Written Senior Perspective: Shaun Chaudhuri

Written Senior Perspective:  Shaun Chaudhuri

The 2015 Senior Perspectives is the 10th in a series of annual collections. Senior captains and representatives of teams at Harvard have been invited to contribute viewpoints based on personal experience from both their senior seasons and full varsity careers at Harvard.

For a complete listing of 2015 Senior Perspectives, click here.

Shaun Chaudhuri, Men's Tennis
Hometown: Pleasanton, Calif.
Concentration: Gender Studies & Economics
House Affiliation: Eliot 

Sigmund Freud famously stated, “Love and work are the cornerstones of our humanness.” While Freud is known for exaggerating the truth at times, I couldn’t find a truer statement to describe my four years of being a student-athlete at Harvard. 

Love. It was my love for tennis and passion to come to Harvard that prompted my journey to Cambridge four short years ago. My initial delight with my acceptance into Harvard arose from the belief I was about to enter one of the most intellectually stimulating atmospheres in the world. I remember my first couple of days of college as I stumbled my way through Harvard Yard in frantic search of my freshmen expository writing class, but little did I know that most of my learning would not occur in the hallowed classrooms of Sever Hall, but rather in a much harsher court of life.

Work. The true work started with the official athletic practices as collegiate tennis demands much more time and hard work than the junior circuit. There is an advantage to this, as collegiate tennis introduces the concept of a team to a sport that has been highly individual up to this point. This unusual contradiction leads to an unparalleled experience, as you have the simultaneous chance to grow as an individual and as a teammate through the individual and collective work throughout the year. 

It was this combination of the love I had for the game and willingness to put in the work where I found out who I truly was and learned my greatest lessons. What did I learn from waking up to cross the bridge over a frozen Charles River in the early hours of the morning? It was the discipline to put pain over immediate gratification, as delayed gratification is the most valuable commodity of all. What did I learn from the many hours of practice and strength training in Palmer Dixon? It was the ability to make and uphold a commitment to 12 other teammates whom I cared about deeply. What did I learn from adhering to my strict rituals and meditation practices before each tennis match? It was that preparation is a huge differentiator in a world where margins are already extremely slim. Lastly, what did I learn from competing in collegiate dual matches? It was acceptance - the capacity to accept the outcome of each match knowing that you competed to the best of your ability on that given day, and that you embodied the highest level of sportsmanship and gentlemanliness during the competition.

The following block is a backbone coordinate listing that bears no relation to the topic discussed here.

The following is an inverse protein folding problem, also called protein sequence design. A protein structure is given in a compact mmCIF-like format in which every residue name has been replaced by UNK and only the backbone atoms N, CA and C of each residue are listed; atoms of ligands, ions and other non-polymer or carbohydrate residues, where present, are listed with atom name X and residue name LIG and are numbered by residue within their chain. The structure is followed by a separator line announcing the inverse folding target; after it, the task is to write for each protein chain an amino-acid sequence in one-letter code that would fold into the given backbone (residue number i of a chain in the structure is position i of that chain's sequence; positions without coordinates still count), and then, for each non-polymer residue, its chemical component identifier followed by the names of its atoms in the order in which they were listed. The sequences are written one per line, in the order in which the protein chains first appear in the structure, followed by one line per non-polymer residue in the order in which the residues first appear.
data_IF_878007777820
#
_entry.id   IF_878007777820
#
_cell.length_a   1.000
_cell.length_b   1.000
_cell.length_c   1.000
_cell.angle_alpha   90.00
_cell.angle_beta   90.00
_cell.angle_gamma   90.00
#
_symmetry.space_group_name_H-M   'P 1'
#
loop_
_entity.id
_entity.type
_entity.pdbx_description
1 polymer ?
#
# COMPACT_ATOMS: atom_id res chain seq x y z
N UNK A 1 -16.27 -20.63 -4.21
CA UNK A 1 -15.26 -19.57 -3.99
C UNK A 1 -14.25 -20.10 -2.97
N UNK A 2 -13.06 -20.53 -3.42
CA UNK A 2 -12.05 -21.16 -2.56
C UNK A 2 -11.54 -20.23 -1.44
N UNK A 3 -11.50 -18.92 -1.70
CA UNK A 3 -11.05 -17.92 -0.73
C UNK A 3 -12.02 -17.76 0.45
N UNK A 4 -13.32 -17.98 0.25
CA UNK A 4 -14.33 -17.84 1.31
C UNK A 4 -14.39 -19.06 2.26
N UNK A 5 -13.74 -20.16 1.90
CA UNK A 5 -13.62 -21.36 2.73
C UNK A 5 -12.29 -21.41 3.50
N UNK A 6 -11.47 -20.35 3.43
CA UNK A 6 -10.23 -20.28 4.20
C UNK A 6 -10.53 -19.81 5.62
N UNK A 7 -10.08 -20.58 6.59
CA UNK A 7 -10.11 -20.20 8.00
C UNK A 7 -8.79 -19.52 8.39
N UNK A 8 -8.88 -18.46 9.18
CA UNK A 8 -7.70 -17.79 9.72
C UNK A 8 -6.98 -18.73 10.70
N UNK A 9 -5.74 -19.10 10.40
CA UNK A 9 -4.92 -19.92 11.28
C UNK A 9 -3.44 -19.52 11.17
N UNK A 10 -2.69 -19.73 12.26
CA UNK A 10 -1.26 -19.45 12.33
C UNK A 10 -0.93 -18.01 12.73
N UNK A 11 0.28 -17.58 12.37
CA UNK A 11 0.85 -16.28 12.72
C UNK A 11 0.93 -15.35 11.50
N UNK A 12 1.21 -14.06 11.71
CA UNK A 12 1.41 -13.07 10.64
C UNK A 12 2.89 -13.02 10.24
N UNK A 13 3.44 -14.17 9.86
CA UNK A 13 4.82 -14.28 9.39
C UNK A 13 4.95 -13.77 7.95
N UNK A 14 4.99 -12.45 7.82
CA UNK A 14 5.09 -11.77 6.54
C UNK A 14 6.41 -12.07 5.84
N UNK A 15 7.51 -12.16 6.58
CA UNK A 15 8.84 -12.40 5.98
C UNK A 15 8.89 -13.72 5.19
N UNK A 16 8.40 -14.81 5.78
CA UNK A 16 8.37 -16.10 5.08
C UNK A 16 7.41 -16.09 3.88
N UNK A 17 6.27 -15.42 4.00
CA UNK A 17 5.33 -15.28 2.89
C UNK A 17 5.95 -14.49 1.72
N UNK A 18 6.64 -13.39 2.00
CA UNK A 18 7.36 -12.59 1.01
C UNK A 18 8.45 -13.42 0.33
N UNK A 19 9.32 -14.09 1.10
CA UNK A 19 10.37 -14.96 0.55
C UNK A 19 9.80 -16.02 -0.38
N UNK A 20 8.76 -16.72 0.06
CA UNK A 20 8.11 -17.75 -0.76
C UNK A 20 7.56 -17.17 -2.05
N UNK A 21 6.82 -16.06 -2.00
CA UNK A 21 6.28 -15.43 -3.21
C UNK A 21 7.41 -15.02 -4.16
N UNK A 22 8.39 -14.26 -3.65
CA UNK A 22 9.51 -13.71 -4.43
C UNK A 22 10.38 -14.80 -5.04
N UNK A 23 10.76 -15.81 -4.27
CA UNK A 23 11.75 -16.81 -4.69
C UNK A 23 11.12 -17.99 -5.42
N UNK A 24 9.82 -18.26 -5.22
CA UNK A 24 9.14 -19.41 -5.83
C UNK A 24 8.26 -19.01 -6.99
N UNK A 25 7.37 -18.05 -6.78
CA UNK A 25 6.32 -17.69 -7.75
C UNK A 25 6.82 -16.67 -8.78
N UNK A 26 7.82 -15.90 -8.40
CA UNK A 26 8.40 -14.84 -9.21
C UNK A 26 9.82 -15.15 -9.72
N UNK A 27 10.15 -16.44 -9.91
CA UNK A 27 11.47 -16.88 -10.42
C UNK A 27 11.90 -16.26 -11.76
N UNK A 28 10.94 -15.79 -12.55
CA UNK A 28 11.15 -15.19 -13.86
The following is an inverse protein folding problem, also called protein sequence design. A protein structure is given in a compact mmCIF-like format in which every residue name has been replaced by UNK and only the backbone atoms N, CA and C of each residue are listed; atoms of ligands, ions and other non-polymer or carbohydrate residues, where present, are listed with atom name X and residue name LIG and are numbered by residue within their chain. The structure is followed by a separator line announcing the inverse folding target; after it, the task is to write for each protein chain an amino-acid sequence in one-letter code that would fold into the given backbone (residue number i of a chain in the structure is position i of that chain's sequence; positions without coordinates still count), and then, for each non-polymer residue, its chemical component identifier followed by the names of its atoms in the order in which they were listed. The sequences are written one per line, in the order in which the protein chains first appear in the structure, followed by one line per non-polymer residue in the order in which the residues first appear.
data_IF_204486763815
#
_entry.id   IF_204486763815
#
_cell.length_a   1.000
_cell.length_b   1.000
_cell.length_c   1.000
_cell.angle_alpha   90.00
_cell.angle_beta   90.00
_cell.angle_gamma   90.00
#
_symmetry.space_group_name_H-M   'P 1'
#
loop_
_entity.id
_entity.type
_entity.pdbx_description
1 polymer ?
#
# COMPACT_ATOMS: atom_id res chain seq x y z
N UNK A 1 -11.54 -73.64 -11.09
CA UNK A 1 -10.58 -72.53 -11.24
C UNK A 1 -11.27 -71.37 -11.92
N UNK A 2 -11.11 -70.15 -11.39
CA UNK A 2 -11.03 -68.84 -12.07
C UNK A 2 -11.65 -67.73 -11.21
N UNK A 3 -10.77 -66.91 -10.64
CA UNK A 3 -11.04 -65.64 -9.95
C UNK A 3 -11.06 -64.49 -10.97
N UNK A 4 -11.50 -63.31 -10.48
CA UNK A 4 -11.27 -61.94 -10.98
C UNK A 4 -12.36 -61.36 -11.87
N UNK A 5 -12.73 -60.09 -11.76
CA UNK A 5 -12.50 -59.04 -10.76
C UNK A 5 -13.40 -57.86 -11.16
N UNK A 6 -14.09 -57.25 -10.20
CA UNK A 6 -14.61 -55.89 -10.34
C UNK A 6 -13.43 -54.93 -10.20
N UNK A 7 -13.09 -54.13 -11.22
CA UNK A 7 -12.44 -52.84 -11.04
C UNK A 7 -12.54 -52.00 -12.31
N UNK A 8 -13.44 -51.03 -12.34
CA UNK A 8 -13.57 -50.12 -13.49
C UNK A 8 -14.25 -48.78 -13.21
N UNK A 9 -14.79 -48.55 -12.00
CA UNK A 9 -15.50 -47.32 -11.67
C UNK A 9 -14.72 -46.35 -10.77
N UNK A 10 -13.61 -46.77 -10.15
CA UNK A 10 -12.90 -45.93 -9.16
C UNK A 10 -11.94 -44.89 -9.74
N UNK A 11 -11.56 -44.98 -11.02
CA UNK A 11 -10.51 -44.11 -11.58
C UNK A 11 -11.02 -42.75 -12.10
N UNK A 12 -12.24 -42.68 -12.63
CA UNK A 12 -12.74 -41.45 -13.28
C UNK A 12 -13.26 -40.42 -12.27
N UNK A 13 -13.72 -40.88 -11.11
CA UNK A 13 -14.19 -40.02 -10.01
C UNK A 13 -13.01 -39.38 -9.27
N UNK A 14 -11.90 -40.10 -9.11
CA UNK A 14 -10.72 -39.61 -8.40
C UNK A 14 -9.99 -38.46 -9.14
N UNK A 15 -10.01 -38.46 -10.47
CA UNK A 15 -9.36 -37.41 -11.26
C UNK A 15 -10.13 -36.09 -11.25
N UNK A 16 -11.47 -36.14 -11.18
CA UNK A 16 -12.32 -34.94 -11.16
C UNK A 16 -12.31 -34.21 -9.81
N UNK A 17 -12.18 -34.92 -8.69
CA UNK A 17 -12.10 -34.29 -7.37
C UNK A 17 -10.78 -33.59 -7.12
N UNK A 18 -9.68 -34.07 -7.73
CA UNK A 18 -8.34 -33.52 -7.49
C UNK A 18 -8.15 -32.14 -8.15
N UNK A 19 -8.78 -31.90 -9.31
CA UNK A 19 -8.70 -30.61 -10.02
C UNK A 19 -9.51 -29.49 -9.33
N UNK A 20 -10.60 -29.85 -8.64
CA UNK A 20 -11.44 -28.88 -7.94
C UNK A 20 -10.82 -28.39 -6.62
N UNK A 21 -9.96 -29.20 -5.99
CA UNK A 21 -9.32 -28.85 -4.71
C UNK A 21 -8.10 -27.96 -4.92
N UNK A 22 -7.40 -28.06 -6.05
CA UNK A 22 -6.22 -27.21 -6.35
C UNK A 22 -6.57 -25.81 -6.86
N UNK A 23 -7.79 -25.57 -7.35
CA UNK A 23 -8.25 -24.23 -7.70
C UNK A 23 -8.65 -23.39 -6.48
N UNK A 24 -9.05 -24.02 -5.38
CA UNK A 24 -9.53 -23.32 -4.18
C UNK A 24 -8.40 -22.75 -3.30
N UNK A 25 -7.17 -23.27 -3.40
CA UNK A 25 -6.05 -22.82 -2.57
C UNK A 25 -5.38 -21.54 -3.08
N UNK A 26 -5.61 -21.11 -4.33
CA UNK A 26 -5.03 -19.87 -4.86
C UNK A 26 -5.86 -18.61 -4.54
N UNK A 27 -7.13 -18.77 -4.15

My experience here has made me believe that Harvard is indeed home to world-renowned teachers. No, I am not writing about the traditional tenured professors who grace the pages of top scholarly magazines, but instead to a couple overlooked individuals who are embedded within Harvard tennis history. I want to thank our associate head coach, Andrew Rueb, who has tirelessly coached me through so many of the tennis dual matches. From holding obnoxious spectators at bay to urging me on in my three-set battles, I couldn’t ask for a better teacher and coach. Our different approaches to the game proved to be invaluable as he taught me how to take risks at the right times and that it was acceptable to show a little emotion during my matches. His passion and enthusiasm is unparalleled and I will miss having him on my side of the net. My next thank you is directed towards our head coach, Dave Fish, as I could not have asked for a better role model and mentor. From always seeming calm and collected on the outside, he taught me how push myself harder than past my physical capacity and to never doubt my ability. In addition to the on-court coaching, he has helped me understand how to become a better citizen, and I will continue to learn from his lessons long after I have left the warm comfort of the Murr and Beren Tennis Centers. 

My last thank you goes out to the large Harvard men’s tennis family that has embraced me throughout the years. I am not only referring to my current teammates who have accepted my serious nature (with their chants of “No fun allowed!”), but also to the past Harvard tennis legends who continue to remain present in our lives today. Amongst the many to list, I wanted to thank Pete Stovell ’93 and Albert Chang ’92 as they are a large reason for why I had a chance to compete in a Crimson uniform. A huge thank you also goes to Alex Seaver ’82 who has constantly promoted competing with integrity and has continued to play an integral part in our team’s support each year. Lastly, I wanted to thank Larry Scott ’86, who has been a great mentor over the years and has showed me that change is always possible, even in the most unlikely of spaces.

In conclusion, the opportunity to play tennis at Harvard has meant the world to me. From quietly walking onto the courts in my first practice to courageously limping on the courts in my last practice, I couldn’t imagine a better ending to my tennis journey. This love I have for the team and the work we have all put in have been the defining characteristics of my experience at Harvard and will continue to be a reminder of the many great accomplishments I have shared with my coaches, teammates, and larger Harvard tennis family. I can’t wait to see what this team does in the upcoming years, as I have full confidence that this team will rise to new heights and carry on the great legacy that is Harvard tennis.